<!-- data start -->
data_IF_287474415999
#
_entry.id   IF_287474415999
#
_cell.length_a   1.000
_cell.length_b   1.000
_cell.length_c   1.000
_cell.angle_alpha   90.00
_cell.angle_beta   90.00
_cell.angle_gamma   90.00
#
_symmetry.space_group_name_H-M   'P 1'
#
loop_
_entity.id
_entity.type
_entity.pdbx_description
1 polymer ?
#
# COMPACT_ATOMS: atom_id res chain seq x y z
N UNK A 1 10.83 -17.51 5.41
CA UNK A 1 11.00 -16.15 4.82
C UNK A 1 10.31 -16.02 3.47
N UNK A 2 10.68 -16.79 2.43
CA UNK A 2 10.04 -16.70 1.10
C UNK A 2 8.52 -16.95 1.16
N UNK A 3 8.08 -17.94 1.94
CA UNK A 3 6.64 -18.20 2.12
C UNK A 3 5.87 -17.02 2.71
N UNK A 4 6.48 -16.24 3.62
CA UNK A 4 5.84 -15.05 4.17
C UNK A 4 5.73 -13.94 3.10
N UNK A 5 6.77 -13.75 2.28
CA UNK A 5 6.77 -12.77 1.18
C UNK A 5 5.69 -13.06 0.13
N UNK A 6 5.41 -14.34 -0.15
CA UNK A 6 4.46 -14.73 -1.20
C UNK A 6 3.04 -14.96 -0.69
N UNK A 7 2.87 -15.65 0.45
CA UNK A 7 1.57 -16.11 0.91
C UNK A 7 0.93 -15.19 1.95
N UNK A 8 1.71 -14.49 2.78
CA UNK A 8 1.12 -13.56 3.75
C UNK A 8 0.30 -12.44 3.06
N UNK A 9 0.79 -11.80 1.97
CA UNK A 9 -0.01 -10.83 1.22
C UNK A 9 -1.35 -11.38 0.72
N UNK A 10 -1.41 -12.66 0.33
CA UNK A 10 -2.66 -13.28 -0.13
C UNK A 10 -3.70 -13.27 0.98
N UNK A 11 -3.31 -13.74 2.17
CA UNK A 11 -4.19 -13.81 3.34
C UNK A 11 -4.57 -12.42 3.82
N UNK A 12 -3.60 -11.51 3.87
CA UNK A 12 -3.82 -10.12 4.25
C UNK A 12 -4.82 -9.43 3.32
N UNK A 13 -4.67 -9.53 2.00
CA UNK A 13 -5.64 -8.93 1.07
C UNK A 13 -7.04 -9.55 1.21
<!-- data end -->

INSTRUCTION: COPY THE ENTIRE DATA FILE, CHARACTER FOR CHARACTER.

data_IF_287474415999
#
_entry.id   IF_287474415999
#
_cell.length_a   1.000
_cell.length_b   1.000
_cell.length_c   1.000
_cell.angle_alpha   90.00
_cell.angle_beta   90.00
_cell.angle_gamma   90.00
#
_symmetry.space_group_name_H-M   'P 1'
#
loop_
_entity.id
_entity.type
_entity.pdbx_description
1 polymer ?
#
# COMPACT_ATOMS: atom_id res chain seq x y z
N UNK A 1 10.83 -17.51 5.41
CA UNK A 1 11.00 -16.15 4.82
C UNK A 1 10.31 -16.02 3.47
N UNK A 2 10.68 -16.79 2.43
CA UNK A 2 10.04 -16.70 1.10
C UNK A 2 8.52 -16.95 1.16
N UNK A 3 8.08 -17.94 1.94
CA UNK A 3 6.64 -18.20 2.12
C UNK A 3 5.87 -17.02 2.71
N UNK A 4 6.48 -16.24 3.62
CA UNK A 4 5.84 -15.05 4.17
C UNK A 4 5.73 -13.94 3.10
N UNK A 5 6.77 -13.75 2.28
CA UNK A 5 6.77 -12.77 1.18
C UNK A 5 5.69 -13.06 0.13
N UNK A 6 5.41 -14.34 -0.15
CA UNK A 6 4.46 -14.73 -1.20
C UNK A 6 3.04 -14.96 -0.69
N UNK A 7 2.87 -15.65 0.45
CA UNK A 7 1.57 -16.11 0.91
C UNK A 7 0.93 -15.19 1.95
N UNK A 8 1.71 -14.49 2.78
CA UNK A 8 1.12 -13.56 3.75
C UNK A 8 0.30 -12.44 3.06
N UNK A 9 0.79 -11.80 1.97
CA UNK A 9 -0.01 -10.83 1.22
C UNK A 9 -1.35 -11.38 0.72
N UNK A 10 -1.41 -12.66 0.33
CA UNK A 10 -2.66 -13.28 -0.13
C UNK A 10 -3.70 -13.27 0.98
N UNK A 11 -3.31 -13.74 2.17
CA UNK A 11 -4.19 -13.81 3.34
C UNK A 11 -4.57 -12.42 3.82
N UNK A 12 -3.60 -11.51 3.87
CA UNK A 12 -3.82 -10.12 4.25
C UNK A 12 -4.82 -9.43 3.32
N UNK A 13 -4.67 -9.53 2.00
CA UNK A 13 -5.64 -8.93 1.07
C UNK A 13 -7.04 -9.55 1.21